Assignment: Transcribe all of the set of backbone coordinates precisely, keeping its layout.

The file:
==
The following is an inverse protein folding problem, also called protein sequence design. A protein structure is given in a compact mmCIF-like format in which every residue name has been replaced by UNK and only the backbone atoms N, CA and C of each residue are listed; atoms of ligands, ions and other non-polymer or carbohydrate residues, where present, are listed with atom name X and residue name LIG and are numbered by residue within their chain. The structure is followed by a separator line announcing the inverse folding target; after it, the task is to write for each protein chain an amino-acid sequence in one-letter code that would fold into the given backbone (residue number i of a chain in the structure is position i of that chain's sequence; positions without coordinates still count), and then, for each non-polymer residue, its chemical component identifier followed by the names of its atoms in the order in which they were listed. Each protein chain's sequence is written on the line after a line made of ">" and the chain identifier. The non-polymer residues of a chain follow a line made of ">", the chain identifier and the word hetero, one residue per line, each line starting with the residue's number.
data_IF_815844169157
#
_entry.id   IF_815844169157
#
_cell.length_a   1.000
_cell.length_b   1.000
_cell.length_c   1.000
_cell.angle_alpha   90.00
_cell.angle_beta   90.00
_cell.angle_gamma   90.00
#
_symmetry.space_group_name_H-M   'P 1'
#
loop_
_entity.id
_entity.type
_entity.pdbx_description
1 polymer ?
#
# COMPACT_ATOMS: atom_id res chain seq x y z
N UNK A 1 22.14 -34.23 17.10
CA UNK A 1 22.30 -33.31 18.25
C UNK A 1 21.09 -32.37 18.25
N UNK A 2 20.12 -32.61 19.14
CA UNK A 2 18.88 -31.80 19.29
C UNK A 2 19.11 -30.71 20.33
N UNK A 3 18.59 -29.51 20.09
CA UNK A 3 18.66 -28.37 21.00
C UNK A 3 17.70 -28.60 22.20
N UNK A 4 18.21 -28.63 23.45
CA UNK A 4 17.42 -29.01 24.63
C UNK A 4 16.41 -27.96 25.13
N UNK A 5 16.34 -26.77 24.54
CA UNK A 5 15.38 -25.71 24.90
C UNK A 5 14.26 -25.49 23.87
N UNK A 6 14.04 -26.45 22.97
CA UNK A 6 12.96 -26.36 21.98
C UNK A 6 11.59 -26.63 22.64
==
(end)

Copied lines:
The following is an inverse protein folding problem, also called protein sequence design. A protein structure is given in a compact mmCIF-like format in which every residue name has been replaced by UNK and only the backbone atoms N, CA and C of each residue are listed; atoms of ligands, ions and other non-polymer or carbohydrate residues, where present, are listed with atom name X and residue name LIG and are numbered by residue within their chain. The structure is followed by a separator line announcing the inverse folding target; after it, the task is to write for each protein chain an amino-acid sequence in one-letter code that would fold into the given backbone (residue number i of a chain in the structure is position i of that chain's sequence; positions without coordinates still count), and then, for each non-polymer residue, its chemical component identifier followed by the names of its atoms in the order in which they were listed. Each protein chain's sequence is written on the line after a line made of ">" and the chain identifier. The non-polymer residues of a chain follow a line made of ">", the chain identifier and the word hetero, one residue per line, each line starting with the residue's number.
data_IF_815844169157
#
_entry.id   IF_815844169157
#
_cell.length_a   1.000
_cell.length_b   1.000
_cell.length_c   1.000
_cell.angle_alpha   90.00
_cell.angle_beta   90.00
_cell.angle_gamma   90.00
#
_symmetry.space_group_name_H-M   'P 1'
#
loop_
_entity.id
_entity.type
_entity.pdbx_description
1 polymer ?
#
# COMPACT_ATOMS: atom_id res chain seq x y z
N UNK A 1 22.14 -34.23 17.10
CA UNK A 1 22.30 -33.31 18.25
C UNK A 1 21.09 -32.37 18.25
N UNK A 2 20.12 -32.61 19.14
CA UNK A 2 18.88 -31.80 19.29
C UNK A 2 19.11 -30.71 20.33
N UNK A 3 18.59 -29.51 20.09
CA UNK A 3 18.66 -28.37 21.00
C UNK A 3 17.70 -28.60 22.20
N UNK A 4 18.21 -28.63 23.45
CA UNK A 4 17.42 -29.01 24.63
C UNK A 4 16.41 -27.96 25.13
N UNK A 5 16.34 -26.77 24.54
CA UNK A 5 15.38 -25.71 24.90
C UNK A 5 14.26 -25.49 23.87
N UNK A 6 14.04 -26.45 22.97
CA UNK A 6 12.96 -26.36 21.98
C UNK A 6 11.59 -26.63 22.64